This is not the blog I was hoping to write this time of year. I had hoped to blog about my wonderful 100 mile race…but alas, it was not meant to be this year. I have been side lined for the past month with an injury. For me, a devastating injury. Not because I had to back out of my race, but because I’ve never had an injury like this before…this bad before. It’s pretty freaky to have a stress fracture. As with all of my injuries, I have learned a whole lot about this injury–causes and prevention for the future–but I wish I hadn’t learned these lessons the hard way.
- Big races are world class events with all the bells and whitsltes.
- Usually the big races are in big cities which can make for an awesome vacation around the event.
- The expos are huge and there is excitement about the event throughout the whole city.
- You will meet runners of all speeds, from every state, and every country. Everyone has a story and it’s fun to get to hear so many runners journeys.
- The lines for porta-pottys are actually not too long because there are so many – even in the corals. At least this is true for NY and Chicago.
- There are pace leaders and organized corral starts so ideally you are running with a group at the same pace you intend to run.
- You can pay more and get more. For example there are heated tents to wait in before the race, with food, for an extra cost. You can get every kind of running apparel, available in a multitude of styles, with the race logo.
- The Crowd support is electrafiying. There is hardly a spot on the race course not supported by cheering people. The energy of the crowd definitly keeps you going.
- If you forget to pack something you need for race day, you will be able to find it at the expo.
- Finishing such a prestigious event and being able to add that medal to your collection is an honor, and a bucket list item you can check off your list.
- It costs a lot of money – not only for race entery, but flights, hotels, travel expenses, merchindise, etc. If there is a major race in your hometown, huge bonus!
- Its hard to get into – most major races require qualification, lottery, or large chartiable donations.
- The journey to the start can take as long as the race itself – I know this to be true for NY and Boston. It took us over 3 hours to get to the start, then once there we waited for another 75 min. Or at Disney you have about a mile walk from the racer waiting area to the start.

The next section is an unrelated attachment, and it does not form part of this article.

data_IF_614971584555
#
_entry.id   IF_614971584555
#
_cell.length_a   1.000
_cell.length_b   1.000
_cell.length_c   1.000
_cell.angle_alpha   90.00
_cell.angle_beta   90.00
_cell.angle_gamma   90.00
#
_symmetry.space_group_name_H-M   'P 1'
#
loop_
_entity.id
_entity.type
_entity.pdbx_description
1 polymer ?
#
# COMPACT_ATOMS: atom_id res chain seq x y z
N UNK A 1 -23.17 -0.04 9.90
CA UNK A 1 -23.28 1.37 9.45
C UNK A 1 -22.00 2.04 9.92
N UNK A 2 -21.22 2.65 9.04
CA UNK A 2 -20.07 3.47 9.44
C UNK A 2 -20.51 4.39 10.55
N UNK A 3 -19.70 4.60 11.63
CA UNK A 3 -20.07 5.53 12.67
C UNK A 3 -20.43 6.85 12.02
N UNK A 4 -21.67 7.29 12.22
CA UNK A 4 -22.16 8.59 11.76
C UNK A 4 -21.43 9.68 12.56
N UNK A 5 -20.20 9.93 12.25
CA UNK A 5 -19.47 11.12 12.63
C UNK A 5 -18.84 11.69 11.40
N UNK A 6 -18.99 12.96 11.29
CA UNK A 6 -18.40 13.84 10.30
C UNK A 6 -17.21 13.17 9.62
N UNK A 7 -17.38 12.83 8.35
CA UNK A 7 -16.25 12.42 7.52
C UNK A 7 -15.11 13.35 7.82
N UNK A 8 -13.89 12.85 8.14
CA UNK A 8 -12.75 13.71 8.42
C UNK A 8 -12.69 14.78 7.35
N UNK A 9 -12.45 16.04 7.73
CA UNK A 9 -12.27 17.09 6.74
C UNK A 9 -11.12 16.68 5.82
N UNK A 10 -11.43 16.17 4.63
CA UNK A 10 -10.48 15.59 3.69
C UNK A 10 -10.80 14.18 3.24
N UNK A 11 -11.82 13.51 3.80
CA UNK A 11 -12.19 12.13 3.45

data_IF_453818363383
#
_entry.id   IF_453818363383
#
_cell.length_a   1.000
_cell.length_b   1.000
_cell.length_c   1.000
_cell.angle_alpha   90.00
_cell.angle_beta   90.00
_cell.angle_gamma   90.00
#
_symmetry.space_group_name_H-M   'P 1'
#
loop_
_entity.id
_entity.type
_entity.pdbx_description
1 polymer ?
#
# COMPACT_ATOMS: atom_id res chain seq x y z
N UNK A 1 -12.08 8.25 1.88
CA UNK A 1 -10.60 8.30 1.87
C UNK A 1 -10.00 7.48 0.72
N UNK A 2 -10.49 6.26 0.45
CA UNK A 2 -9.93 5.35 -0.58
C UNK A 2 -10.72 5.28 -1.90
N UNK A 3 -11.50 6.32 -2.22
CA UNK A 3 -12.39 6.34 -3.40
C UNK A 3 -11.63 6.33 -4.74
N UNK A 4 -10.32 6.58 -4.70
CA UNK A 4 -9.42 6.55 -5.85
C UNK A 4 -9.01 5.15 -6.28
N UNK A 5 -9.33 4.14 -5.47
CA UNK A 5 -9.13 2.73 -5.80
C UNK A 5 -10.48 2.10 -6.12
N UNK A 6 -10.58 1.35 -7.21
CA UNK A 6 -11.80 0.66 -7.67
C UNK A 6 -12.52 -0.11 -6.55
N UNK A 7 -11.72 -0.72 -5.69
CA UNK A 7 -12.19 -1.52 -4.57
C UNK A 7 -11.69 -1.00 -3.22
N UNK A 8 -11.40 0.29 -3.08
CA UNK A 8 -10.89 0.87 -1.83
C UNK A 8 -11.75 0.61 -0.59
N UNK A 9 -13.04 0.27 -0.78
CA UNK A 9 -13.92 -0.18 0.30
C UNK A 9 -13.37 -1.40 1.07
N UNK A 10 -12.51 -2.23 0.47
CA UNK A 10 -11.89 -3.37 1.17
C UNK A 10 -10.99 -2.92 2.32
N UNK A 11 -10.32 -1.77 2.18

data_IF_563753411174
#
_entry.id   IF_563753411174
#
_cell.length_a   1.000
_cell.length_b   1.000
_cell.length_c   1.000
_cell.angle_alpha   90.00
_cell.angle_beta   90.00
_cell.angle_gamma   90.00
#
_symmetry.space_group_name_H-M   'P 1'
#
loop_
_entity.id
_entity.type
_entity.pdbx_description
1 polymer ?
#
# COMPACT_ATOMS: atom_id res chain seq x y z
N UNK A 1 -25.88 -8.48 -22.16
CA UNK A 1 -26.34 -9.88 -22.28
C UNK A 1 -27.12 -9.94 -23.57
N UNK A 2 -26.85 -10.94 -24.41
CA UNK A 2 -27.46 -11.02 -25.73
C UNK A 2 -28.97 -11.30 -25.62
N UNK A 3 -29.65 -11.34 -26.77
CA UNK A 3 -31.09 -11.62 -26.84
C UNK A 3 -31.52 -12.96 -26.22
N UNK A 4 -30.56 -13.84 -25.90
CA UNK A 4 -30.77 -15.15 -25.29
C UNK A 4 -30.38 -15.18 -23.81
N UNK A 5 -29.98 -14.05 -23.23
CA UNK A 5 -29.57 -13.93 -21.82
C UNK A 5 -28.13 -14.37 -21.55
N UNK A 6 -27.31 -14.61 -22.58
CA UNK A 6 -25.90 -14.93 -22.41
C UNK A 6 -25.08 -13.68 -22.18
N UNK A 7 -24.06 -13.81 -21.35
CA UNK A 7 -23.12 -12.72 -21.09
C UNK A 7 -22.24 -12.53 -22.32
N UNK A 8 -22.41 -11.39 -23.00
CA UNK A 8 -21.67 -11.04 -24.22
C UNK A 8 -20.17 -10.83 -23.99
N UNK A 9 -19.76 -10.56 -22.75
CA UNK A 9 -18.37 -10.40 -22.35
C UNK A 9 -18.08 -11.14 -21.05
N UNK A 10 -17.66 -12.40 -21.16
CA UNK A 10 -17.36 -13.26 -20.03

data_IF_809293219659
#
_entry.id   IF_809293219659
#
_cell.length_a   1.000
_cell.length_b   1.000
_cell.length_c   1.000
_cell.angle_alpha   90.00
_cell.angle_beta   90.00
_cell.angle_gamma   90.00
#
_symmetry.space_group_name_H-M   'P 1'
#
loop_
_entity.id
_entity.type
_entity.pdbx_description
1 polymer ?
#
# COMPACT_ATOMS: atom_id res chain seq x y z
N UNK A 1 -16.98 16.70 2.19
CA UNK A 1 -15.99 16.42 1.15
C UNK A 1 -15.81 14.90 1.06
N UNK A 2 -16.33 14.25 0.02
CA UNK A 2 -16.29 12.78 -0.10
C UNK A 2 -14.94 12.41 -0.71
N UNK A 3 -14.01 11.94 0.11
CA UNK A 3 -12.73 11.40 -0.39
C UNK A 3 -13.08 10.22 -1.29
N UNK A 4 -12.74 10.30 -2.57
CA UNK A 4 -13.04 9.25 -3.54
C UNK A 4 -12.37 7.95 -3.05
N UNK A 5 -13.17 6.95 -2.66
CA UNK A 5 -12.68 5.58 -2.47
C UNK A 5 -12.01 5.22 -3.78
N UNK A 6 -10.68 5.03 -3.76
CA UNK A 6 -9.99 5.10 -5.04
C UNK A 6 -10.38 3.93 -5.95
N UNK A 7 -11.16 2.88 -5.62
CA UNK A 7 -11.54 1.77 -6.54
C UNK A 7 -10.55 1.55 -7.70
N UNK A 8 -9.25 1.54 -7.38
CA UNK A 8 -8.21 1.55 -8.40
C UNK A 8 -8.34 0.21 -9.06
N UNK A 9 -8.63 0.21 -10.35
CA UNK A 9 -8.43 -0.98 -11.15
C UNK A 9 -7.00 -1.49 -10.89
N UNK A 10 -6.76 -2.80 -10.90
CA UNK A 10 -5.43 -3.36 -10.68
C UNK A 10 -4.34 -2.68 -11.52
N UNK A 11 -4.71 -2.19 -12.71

- The course is crowded. It’s hard to get into a grove because there are runners all around you all the time. I got elbowed a few times, not on purpose, but when people were going to wipe their face or adjust their hat – thats how close we all were.
- Which leads to the fact that it is difficult to obtain a PR in a big race. Not only because of the crowded course, but the events all around often mean you are not as mentally focused on only the race like you might be at a smaller event. Also the start time of some big races can be very different than times you normally run which can change your nutrition. Boston and NY start after 10, and Disney starts around 5:00 in the monring.
- You really have to strategically plan where to meet people – family watching, meeting up after, etc.
- Very strict rules! For example (and some make a lot of safety sense) all items had to be in clear bags or they were taken. No dark trash bags could be worn. There were security screenings like at the airport, and even dog sniffing bags. Snipers were on roof tops, and corrals were only open for 10 min then closed 50 min before start times (I missed mine!).
- The journey home/back to the hotel can be a long process.
So, in conclusion, I do love big races, but I feel like they are a one time, amazing experience, bucket list item. (Except for Boston – that is worth doing as many times as you can.) While there are just as many pros and cons to smaller races, I think I’ll focus more on doing different events and seeing new places. The key is to treasure each experecience and all that big and small races have to offer.